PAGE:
Just before Christmas, Palo Alto's eyeIO took the wrappers off its second-generation codec technology and started making some fairly startling claims about what it could do.
Making sure that 4K was right up there in the headlines, it said that it was pushing H.264 even further than before, encoding video 45% faster and reducing bitrates by a further 26% over its first generation tech, which was released back in February 2012. And back then it was talking about 20% -50% bandwidth reductions, depending on whether clients wanted existing quality or something even better.
Close to their chests
Not much is known about exactly how eyeIO's codec works - in fact, all in all it's a company that likes to play its cards close to its chest - though it does reveal that it uses what's billed as a "revolutionary artificial intelligence" approach to encoding and trumpets the fact that to date 65bn video frames have been produced via its software with a record of zero software crashes. Yes, zero.
This is all fairly significant, as eyeIO's single, announced customer so far just happens to be Netflix, who has been using the software to deliver its higher quality streams over the past couple of months without setting data cap alarm bells ringing at ISPs across the USA. The company would love to offer a 4k service, but ISPs are fighting back hard against any such bandwidth hogging activities, so any technology that could deliver the format without the subsequent increase in bandwidth is going to be hugely popular.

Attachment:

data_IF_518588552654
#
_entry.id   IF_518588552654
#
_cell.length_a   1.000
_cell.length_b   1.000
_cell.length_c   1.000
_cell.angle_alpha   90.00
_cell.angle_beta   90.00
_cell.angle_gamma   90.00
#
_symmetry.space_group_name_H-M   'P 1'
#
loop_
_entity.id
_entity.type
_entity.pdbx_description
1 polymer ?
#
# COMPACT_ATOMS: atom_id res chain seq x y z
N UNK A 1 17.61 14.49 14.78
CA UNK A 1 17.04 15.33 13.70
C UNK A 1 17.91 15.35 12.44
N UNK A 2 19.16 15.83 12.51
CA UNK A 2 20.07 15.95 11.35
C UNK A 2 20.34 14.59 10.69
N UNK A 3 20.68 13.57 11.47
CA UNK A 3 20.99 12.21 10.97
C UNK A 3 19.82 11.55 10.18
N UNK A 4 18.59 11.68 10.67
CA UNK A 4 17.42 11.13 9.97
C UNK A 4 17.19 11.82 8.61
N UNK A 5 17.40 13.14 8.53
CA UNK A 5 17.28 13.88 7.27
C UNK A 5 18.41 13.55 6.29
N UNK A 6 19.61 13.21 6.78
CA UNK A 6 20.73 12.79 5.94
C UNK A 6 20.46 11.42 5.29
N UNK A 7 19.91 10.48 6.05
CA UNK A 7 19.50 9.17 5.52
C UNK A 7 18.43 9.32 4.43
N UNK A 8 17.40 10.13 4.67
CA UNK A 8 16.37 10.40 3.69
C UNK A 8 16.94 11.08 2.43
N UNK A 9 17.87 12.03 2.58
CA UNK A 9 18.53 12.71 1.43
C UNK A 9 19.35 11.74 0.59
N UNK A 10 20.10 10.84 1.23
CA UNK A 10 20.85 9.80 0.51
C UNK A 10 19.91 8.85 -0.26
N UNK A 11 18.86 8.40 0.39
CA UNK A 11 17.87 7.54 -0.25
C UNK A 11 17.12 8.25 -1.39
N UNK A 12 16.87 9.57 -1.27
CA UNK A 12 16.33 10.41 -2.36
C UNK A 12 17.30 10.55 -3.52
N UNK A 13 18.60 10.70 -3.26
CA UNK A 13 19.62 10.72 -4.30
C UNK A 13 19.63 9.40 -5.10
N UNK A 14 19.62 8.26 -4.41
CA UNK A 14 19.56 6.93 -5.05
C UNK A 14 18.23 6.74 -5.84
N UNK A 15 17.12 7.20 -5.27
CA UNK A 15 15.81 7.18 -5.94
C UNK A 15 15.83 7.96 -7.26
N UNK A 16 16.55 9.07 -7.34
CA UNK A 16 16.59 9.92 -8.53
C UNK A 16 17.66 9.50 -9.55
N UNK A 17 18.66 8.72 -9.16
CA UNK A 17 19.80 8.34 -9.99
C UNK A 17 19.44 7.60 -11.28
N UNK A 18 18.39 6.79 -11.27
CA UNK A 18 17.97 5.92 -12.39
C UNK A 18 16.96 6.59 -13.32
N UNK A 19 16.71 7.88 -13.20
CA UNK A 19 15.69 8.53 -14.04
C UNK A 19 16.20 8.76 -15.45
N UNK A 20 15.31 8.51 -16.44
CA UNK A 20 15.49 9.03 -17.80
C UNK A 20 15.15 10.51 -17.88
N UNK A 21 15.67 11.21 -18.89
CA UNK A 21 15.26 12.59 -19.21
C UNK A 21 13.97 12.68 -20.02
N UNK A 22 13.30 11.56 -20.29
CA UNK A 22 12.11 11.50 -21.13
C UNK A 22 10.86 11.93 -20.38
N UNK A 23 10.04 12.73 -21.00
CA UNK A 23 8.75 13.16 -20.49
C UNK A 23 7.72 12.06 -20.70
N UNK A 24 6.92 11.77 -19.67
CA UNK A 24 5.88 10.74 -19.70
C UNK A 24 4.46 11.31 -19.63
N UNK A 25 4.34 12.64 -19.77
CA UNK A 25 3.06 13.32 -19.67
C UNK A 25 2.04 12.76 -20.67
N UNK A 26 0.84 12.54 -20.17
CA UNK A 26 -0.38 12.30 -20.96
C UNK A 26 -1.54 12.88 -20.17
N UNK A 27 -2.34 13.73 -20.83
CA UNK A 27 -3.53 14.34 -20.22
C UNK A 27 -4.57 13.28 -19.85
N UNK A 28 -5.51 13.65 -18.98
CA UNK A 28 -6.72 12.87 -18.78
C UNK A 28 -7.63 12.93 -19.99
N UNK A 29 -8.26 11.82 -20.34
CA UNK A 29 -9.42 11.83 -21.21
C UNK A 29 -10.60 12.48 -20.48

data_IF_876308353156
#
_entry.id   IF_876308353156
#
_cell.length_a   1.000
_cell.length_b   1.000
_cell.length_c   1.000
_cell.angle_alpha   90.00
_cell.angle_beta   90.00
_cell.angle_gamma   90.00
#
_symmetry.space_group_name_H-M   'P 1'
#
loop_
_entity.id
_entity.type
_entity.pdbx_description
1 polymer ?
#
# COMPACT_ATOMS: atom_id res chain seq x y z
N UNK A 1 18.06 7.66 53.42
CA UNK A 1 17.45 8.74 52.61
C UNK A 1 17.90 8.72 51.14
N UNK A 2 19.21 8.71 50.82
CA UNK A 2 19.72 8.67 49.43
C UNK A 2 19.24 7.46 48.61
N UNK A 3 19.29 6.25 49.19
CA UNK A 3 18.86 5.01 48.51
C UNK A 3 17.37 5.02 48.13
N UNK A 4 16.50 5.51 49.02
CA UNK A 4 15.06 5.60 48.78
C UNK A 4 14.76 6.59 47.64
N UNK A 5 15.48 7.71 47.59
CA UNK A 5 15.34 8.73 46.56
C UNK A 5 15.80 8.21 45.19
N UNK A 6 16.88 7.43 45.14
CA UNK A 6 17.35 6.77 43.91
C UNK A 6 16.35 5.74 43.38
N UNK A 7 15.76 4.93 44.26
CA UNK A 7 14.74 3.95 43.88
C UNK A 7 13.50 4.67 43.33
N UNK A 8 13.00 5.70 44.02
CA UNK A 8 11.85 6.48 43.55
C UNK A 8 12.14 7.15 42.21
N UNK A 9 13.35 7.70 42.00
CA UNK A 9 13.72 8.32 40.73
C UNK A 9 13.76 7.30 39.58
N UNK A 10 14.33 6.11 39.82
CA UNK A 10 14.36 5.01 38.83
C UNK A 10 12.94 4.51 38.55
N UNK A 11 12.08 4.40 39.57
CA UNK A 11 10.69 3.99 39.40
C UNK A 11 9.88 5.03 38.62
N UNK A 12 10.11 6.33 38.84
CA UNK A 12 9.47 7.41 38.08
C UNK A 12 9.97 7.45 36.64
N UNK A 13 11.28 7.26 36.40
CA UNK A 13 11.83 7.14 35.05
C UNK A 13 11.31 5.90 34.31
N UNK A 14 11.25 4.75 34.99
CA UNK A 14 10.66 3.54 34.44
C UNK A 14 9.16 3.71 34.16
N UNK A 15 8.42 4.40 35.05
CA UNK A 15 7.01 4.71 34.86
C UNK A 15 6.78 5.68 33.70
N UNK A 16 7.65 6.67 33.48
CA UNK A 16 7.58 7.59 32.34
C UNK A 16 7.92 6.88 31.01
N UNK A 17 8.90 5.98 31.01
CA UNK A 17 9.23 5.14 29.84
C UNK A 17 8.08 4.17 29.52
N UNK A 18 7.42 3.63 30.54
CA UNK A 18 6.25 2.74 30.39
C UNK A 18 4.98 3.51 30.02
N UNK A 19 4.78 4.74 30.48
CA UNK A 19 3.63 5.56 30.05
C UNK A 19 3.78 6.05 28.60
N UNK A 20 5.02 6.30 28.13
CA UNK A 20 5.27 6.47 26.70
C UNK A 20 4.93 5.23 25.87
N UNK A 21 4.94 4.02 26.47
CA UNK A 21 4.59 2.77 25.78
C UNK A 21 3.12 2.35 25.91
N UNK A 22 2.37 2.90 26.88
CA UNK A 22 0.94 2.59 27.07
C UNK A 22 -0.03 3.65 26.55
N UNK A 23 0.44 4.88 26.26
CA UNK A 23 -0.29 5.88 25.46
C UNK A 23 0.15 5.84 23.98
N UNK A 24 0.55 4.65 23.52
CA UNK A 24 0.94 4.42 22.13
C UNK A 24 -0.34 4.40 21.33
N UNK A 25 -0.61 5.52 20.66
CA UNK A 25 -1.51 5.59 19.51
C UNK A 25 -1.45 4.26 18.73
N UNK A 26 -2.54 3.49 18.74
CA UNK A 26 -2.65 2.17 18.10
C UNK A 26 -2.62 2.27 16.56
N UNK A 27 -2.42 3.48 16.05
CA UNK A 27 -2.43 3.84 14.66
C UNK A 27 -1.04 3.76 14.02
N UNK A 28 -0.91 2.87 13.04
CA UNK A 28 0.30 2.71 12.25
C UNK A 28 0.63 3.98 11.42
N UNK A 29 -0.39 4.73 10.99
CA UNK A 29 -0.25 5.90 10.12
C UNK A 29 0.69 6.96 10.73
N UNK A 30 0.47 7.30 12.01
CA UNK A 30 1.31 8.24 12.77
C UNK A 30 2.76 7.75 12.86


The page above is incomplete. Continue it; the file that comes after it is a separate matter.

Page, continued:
Of course, HEVC (H.265) is the direction all this is eventually going to take, but that will take time to deploy (the standard isn't even ratified yet) and also require new chipsets. eyeIO's technology uses all the existing H.264 equipment currently out there, meaning that potentially Netflix could launch a 4k service significantly in advance of any of its rivals.
All this is speculation, of course, with neither eyeIO or Netflix willing to comment in any depth on the rumours of an imminent 4k launch. But it is interesting to note that eyeIO says its StudioRes product is available for both package media and internet streaming delivery "to bring no-compromise pictures to the next generation of 85in and larger UltraHD/4K screens " which seems a bit of a clue.
Oh, and it's also working on eyeIO.265, a port of its eyeIO technology to the forthcoming HEVC. It will be very interesting to see if it can keep ahead of the bandwidth curve there too.